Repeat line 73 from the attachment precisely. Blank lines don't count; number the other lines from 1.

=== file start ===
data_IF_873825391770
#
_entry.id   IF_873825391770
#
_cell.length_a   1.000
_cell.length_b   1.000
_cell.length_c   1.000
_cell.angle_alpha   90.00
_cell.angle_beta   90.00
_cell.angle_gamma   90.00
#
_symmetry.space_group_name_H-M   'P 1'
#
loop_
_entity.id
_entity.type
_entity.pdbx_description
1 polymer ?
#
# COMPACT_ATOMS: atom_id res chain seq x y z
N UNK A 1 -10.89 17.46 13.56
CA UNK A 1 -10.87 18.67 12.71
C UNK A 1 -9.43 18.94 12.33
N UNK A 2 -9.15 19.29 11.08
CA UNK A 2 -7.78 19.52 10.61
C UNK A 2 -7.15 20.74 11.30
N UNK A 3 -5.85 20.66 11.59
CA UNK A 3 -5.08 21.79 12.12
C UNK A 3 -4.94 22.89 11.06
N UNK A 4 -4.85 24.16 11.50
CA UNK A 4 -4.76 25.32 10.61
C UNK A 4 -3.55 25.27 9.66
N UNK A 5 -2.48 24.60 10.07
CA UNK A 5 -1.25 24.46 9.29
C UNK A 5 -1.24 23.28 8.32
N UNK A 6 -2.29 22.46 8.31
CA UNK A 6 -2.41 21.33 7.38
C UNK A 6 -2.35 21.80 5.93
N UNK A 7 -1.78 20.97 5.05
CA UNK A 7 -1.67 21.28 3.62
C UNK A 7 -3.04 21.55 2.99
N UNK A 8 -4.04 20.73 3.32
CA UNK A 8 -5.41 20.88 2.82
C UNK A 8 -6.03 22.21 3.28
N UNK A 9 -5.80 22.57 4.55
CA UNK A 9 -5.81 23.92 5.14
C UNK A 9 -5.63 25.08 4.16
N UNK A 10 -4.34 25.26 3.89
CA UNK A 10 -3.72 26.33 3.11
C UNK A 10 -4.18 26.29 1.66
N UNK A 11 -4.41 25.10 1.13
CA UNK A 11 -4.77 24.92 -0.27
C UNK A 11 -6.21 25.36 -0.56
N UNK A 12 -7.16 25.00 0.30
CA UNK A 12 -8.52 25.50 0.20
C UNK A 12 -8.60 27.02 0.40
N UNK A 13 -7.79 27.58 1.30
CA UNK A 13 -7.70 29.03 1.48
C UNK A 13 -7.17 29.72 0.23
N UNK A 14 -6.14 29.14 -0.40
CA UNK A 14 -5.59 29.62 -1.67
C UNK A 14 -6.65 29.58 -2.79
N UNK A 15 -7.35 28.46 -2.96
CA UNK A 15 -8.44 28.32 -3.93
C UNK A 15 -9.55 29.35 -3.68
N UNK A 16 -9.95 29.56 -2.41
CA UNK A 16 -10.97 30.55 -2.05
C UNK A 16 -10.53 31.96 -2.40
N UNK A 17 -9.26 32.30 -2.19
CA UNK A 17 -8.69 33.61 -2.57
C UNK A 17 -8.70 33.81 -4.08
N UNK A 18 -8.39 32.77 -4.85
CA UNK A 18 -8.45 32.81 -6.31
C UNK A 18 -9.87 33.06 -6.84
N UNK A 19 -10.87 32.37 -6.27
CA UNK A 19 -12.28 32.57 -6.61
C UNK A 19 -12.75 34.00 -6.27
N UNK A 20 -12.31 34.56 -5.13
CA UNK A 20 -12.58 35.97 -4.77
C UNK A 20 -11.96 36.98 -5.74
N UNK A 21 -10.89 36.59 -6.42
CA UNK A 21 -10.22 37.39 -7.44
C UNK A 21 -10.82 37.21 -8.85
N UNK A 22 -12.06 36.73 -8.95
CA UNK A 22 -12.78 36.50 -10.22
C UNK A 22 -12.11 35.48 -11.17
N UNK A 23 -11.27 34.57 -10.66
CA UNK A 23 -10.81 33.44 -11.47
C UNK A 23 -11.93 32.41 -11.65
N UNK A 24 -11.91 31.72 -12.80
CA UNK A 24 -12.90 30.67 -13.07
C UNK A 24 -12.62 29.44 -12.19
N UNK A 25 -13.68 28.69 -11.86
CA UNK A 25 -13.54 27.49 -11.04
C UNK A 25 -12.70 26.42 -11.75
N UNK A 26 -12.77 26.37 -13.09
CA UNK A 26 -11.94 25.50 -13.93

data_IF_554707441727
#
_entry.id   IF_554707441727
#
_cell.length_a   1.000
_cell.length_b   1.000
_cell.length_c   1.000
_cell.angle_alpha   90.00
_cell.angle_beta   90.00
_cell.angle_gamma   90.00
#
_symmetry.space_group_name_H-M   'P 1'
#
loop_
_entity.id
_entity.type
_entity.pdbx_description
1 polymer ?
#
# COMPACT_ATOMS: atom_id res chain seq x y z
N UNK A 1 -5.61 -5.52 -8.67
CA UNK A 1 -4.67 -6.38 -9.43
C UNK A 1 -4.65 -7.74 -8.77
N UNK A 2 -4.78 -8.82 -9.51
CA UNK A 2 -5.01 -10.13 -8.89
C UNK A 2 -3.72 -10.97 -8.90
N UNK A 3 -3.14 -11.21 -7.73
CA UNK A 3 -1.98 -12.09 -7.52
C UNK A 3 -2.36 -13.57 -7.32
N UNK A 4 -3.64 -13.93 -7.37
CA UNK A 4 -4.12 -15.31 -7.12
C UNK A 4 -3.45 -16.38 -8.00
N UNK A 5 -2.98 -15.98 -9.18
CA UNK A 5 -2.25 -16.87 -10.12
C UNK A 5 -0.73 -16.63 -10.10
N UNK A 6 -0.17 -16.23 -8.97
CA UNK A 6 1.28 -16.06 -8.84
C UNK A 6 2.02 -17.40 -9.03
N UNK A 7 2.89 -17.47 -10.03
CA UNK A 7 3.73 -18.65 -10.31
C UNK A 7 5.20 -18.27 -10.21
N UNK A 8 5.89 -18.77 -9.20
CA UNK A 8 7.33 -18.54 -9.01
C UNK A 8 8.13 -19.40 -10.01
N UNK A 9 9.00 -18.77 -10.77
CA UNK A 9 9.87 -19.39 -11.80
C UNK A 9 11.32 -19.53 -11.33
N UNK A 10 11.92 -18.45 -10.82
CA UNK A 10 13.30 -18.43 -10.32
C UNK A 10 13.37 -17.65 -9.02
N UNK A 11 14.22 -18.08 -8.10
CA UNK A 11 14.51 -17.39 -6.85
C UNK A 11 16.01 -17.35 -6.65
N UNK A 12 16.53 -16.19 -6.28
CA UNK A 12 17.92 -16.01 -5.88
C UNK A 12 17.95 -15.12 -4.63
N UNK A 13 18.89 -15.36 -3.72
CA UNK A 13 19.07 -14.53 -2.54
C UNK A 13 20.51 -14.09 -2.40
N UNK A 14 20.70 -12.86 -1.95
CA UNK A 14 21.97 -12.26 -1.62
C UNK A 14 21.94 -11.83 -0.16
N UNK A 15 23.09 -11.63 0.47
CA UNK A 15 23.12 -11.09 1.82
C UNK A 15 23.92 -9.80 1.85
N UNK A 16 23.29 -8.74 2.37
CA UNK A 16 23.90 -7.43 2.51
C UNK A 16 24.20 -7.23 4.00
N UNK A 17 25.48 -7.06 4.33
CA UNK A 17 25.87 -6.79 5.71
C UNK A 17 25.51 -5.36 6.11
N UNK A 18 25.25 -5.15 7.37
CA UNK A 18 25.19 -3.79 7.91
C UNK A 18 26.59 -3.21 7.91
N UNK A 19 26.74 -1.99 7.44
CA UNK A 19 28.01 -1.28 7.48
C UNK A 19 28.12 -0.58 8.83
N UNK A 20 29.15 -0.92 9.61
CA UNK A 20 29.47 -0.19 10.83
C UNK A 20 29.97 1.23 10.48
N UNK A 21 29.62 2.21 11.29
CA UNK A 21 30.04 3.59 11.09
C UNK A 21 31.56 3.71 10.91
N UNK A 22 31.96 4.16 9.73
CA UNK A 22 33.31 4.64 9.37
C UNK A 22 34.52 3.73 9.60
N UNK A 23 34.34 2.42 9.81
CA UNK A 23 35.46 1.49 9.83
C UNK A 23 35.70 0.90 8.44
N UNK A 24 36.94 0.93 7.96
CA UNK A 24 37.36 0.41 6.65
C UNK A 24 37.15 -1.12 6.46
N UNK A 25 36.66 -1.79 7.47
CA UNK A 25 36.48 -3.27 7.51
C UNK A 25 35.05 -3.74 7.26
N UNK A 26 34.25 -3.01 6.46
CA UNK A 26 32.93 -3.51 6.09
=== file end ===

CA UNK A 18 -8.45 32.81 -6.31